Objectively speaking I can admit it’s the best game released this year – quite possibly this generation – and it’s an absolute masterpiece in world design, storytelling and its ability to transport you entirely.
Whilst the price of admission may be high – and I’m talking about its learning curve and change of pace from regular gaming, rather than its impact on your wallet – it’s absolutely worth the investment.
3. Yoku’s Island Express (Ian)
I like pinball enough, although don’t quite have the nostalgia for any actual old-school tables to invest in any of those pinball games, even though the concept has always intrigued me. And I’ve always enjoyed a good Metroidvania game. But put the two together? Yoku’s Island Express just works, and on top of that, it has a charming world, characters and story, and bright, breezy graphics and music that kept me smiling through morning commutes on the London underground.
YIE isn’t the longest game ever, but it’s perfectly pitched in my opinion.
2. Spider-Man (Joe)
Whilst I can admit that Red Dead is the best game, and one of the most impressive achievements in the industry to date, it doesn’t mean I didn’t have more fun elsewhere. Whilst filling the spurred-boots of Arthur Morgan was an experience I’ll never forget, fitting into the tight spandex of Peter Parker was a joy from start to finish. As a huge spider-fan, I was nervous about Insomniac’s wall crawler Spider-Man, but I needn’t have been.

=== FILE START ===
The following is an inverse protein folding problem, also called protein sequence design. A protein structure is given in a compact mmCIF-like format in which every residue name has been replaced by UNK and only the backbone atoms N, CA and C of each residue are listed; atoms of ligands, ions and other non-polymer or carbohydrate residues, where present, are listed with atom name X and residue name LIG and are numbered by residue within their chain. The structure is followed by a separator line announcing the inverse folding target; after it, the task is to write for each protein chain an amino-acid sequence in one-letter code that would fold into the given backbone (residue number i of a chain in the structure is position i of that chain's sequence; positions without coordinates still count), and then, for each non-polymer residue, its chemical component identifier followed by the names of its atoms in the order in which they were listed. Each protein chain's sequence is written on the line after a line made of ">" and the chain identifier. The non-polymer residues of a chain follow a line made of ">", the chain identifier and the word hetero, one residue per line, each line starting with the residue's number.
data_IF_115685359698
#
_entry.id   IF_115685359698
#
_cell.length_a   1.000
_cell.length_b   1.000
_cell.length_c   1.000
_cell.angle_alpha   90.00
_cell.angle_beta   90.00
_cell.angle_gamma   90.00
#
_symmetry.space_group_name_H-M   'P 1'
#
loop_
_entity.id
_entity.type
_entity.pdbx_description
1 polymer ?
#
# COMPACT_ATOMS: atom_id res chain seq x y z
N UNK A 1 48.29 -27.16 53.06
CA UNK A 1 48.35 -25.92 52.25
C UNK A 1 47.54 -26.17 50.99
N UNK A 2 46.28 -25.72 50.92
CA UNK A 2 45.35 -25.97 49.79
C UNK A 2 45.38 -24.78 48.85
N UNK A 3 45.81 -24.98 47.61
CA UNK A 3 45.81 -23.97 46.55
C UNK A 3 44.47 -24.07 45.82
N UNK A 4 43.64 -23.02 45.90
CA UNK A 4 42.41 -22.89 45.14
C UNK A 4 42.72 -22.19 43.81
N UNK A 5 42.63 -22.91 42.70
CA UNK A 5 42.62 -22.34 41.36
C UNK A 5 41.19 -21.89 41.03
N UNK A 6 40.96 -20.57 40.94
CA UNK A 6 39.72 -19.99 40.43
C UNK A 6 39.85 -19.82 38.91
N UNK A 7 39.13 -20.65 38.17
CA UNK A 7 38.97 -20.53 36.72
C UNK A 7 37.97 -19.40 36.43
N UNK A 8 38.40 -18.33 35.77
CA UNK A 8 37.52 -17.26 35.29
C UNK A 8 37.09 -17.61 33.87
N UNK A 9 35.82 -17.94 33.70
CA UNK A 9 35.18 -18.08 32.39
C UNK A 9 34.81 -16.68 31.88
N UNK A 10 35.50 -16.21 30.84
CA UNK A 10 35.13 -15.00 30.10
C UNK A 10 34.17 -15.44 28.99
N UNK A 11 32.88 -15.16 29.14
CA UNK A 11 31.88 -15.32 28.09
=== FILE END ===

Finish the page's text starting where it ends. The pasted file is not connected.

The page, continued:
Zipping around the beautifully rendered New York, swinging between the skyscrapers and beating up bad guys on the rooftops high above, is an absolute gaming treat. Packed to the brim with fanservice and content, and the best swinging mechanics since Spider-Man 2, would have been enough to secure this game a spot on this list – but it also came packed with a story so good, so heartfelt and meaningful, that it topped every time Hollywood has ever attempted to adapt Spidey for the screen.
2. Into The Breach (Ian)
I only picked up Into the Breach in December, but I’ve barely put it down. I’ve even stopped playing Pokemon Let’s Go on my commute… Into the Breach is more puzzler than turn-based strategy, and you can never really screw up as a result of the AI.
It’s brilliantly simple, cunningly designed, and has more replay value than you can shake a stick at thanks to the Rogue-like elements like unlocking new mechs and carrying a pilot through your runs.
Add in a great dystopian sci-fi setting and some super pixel-art graphics that amp up the Advance Wars feel then ratchet it over to something much darker, and you’ve got a game that everyone should be playing.